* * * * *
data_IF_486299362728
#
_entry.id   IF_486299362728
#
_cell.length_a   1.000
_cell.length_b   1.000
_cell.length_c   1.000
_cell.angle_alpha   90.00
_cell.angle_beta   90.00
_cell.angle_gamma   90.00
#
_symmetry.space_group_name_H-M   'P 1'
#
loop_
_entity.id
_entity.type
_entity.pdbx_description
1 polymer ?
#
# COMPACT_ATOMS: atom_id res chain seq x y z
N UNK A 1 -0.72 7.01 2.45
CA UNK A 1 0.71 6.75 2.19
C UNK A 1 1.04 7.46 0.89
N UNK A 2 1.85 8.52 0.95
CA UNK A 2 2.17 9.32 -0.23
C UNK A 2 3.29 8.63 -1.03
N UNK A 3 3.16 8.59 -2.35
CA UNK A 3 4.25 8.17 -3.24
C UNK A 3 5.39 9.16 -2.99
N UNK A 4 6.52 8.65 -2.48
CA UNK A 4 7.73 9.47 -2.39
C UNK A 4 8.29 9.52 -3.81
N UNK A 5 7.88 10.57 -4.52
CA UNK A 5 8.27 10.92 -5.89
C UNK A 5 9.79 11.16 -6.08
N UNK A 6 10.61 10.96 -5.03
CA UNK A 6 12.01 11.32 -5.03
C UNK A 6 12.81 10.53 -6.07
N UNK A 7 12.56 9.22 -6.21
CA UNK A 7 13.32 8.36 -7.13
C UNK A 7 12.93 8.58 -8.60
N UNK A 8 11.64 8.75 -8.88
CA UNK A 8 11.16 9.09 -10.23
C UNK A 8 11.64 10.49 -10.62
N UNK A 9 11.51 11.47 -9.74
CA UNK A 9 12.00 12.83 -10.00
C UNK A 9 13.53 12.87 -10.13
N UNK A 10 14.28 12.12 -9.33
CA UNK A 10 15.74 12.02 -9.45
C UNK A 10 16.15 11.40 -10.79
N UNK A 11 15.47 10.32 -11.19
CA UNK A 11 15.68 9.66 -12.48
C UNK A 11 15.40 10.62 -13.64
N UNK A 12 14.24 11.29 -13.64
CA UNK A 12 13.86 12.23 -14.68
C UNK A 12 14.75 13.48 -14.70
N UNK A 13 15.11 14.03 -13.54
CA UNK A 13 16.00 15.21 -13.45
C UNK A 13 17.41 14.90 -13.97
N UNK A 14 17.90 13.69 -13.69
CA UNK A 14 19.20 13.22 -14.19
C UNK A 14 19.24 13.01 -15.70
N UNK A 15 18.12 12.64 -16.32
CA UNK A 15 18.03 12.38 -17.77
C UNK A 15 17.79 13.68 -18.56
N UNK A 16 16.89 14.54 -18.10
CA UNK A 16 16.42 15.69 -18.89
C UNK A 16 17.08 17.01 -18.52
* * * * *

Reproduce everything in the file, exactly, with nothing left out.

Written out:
data_IF_486299362728
#
_entry.id   IF_486299362728
#
_cell.length_a   1.000
_cell.length_b   1.000
_cell.length_c   1.000
_cell.angle_alpha   90.00
_cell.angle_beta   90.00
_cell.angle_gamma   90.00
#
_symmetry.space_group_name_H-M   'P 1'
#
loop_
_entity.id
_entity.type
_entity.pdbx_description
1 polymer ?
#
# COMPACT_ATOMS: atom_id res chain seq x y z
N UNK A 1 -0.72 7.01 2.45
CA UNK A 1 0.71 6.75 2.19
C UNK A 1 1.04 7.46 0.89
N UNK A 2 1.85 8.52 0.95
CA UNK A 2 2.17 9.32 -0.23
C UNK A 2 3.29 8.63 -1.03
N UNK A 3 3.16 8.59 -2.35
CA UNK A 3 4.25 8.17 -3.24
C UNK A 3 5.39 9.16 -2.99
N UNK A 4 6.52 8.65 -2.48
CA UNK A 4 7.73 9.47 -2.39
C UNK A 4 8.29 9.52 -3.81
N UNK A 5 7.88 10.57 -4.52
CA UNK A 5 8.27 10.92 -5.89
C UNK A 5 9.79 11.16 -6.08
N UNK A 6 10.61 10.96 -5.03
CA UNK A 6 12.01 11.32 -5.03
C UNK A 6 12.81 10.53 -6.07
N UNK A 7 12.56 9.22 -6.21
CA UNK A 7 13.32 8.36 -7.13
C UNK A 7 12.93 8.58 -8.60
N UNK A 8 11.64 8.75 -8.88
CA UNK A 8 11.16 9.09 -10.23
C UNK A 8 11.64 10.49 -10.62
N UNK A 9 11.51 11.47 -9.74
CA UNK A 9 12.00 12.83 -10.00
C UNK A 9 13.53 12.87 -10.13
N UNK A 10 14.28 12.12 -9.33
CA UNK A 10 15.74 12.02 -9.45
C UNK A 10 16.15 11.40 -10.79
N UNK A 11 15.47 10.32 -11.19
CA UNK A 11 15.68 9.66 -12.48
C UNK A 11 15.40 10.62 -13.64
N UNK A 12 14.24 11.29 -13.64
CA UNK A 12 13.86 12.23 -14.68
C UNK A 12 14.75 13.48 -14.70
N UNK A 13 15.11 14.03 -13.54
CA UNK A 13 16.00 15.21 -13.45
C UNK A 13 17.41 14.90 -13.97
N UNK A 14 17.90 13.69 -13.69
CA UNK A 14 19.20 13.22 -14.19
C UNK A 14 19.24 13.01 -15.70
N UNK A 15 18.12 12.64 -16.32
CA UNK A 15 18.03 12.38 -17.77
C UNK A 15 17.79 13.68 -18.56
N UNK A 16 16.89 14.54 -18.10
CA UNK A 16 16.42 15.69 -18.89
C UNK A 16 17.08 17.01 -18.52